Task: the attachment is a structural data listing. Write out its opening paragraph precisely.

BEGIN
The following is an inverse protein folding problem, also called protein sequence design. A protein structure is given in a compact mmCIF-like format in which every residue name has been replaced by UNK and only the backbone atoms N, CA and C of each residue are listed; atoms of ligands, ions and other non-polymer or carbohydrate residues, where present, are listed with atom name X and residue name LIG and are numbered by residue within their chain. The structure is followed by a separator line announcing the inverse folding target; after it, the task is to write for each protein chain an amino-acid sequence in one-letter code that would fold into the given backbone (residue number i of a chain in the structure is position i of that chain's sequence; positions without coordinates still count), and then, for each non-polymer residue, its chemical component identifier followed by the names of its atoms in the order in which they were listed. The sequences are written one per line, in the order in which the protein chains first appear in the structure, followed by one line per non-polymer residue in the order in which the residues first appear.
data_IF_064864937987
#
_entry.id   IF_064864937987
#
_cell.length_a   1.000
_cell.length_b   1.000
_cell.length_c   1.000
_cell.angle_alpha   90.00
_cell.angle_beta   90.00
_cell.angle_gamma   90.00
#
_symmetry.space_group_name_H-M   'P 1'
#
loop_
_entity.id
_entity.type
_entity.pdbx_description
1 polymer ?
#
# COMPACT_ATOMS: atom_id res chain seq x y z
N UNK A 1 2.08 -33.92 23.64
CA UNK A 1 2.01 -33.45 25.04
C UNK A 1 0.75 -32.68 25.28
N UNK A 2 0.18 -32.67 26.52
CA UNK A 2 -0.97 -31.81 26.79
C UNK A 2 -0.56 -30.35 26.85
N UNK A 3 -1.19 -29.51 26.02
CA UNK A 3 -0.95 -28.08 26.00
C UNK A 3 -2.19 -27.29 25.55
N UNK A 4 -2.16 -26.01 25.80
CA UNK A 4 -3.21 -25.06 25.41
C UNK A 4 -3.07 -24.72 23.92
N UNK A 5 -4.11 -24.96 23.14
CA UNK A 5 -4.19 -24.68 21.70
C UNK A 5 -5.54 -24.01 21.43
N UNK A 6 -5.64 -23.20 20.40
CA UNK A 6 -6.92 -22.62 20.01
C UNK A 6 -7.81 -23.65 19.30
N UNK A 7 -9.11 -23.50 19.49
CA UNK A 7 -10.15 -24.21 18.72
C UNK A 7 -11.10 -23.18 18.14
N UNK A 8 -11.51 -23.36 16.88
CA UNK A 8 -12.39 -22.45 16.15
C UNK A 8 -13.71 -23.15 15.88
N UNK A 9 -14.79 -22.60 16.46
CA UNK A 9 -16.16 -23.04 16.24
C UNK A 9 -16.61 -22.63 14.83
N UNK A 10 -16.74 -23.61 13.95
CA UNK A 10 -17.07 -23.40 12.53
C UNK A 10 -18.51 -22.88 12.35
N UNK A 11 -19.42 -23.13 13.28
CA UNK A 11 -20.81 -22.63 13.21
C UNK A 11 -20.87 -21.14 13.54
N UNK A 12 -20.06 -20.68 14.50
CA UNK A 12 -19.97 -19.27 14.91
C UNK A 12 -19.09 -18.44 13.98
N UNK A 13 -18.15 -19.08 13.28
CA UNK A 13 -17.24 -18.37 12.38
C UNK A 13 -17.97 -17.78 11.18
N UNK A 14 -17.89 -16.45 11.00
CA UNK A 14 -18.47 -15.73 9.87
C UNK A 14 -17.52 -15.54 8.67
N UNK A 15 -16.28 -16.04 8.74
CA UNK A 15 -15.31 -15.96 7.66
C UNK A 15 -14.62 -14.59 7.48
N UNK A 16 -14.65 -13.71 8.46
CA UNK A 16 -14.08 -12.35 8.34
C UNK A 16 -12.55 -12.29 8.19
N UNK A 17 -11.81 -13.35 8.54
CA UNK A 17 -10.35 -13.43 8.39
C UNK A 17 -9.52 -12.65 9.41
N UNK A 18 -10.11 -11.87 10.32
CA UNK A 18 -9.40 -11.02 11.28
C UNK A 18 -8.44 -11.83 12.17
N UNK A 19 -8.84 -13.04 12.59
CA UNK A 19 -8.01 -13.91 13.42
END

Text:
The following is an inverse protein folding problem, also called protein sequence design. A protein structure is given in a compact mmCIF-like format in which every residue name has been replaced by UNK and only the backbone atoms N, CA and C of each residue are listed; atoms of ligands, ions and other non-polymer or carbohydrate residues, where present, are listed with atom name X and residue name LIG and are numbered by residue within their chain. The structure is followed by a separator line announcing the inverse folding target; after it, the task is to write for each protein chain an amino-acid sequence in one-letter code that would fold into the given backbone (residue number i of a chain in the structure is position i of that chain's sequence; positions without coordinates still count), and then, for each non-polymer residue, its chemical component identifier followed by the names of its atoms in the order in which they were listed. The sequences are written one per line, in the order in which the protein chains first appear in the structure, followed by one line per non-polymer residue in the order in which the residues first appear.